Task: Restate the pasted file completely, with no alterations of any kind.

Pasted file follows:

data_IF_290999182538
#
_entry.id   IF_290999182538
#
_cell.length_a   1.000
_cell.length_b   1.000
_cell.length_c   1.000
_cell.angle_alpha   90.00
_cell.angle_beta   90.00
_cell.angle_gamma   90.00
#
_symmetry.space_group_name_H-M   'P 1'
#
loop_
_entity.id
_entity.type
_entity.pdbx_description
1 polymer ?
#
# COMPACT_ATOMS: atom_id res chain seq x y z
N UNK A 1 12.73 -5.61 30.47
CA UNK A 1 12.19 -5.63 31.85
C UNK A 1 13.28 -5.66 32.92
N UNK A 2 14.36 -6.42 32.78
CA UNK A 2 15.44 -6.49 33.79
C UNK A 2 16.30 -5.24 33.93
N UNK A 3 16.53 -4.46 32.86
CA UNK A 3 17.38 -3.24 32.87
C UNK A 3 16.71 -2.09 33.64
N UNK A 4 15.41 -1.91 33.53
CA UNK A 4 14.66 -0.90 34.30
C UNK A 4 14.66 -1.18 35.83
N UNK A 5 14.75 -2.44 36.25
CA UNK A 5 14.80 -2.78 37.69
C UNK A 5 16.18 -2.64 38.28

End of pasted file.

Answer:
data_IF_290999182538
#
_entry.id   IF_290999182538
#
_cell.length_a   1.000
_cell.length_b   1.000
_cell.length_c   1.000
_cell.angle_alpha   90.00
_cell.angle_beta   90.00
_cell.angle_gamma   90.00
#
_symmetry.space_group_name_H-M   'P 1'
#
loop_
_entity.id
_entity.type
_entity.pdbx_description
1 polymer ?
#
# COMPACT_ATOMS: atom_id res chain seq x y z
N UNK A 1 12.73 -5.61 30.47
CA UNK A 1 12.19 -5.63 31.85
C UNK A 1 13.28 -5.66 32.92
N UNK A 2 14.36 -6.42 32.78
CA UNK A 2 15.44 -6.49 33.79
C UNK A 2 16.30 -5.24 33.93
N UNK A 3 16.53 -4.46 32.86
CA UNK A 3 17.38 -3.24 32.87
C UNK A 3 16.71 -2.09 33.64
N UNK A 4 15.41 -1.91 33.53
CA UNK A 4 14.66 -0.90 34.30
C UNK A 4 14.66 -1.18 35.83
N UNK A 5 14.75 -2.44 36.25
CA UNK A 5 14.80 -2.78 37.69
C UNK A 5 16.18 -2.64 38.28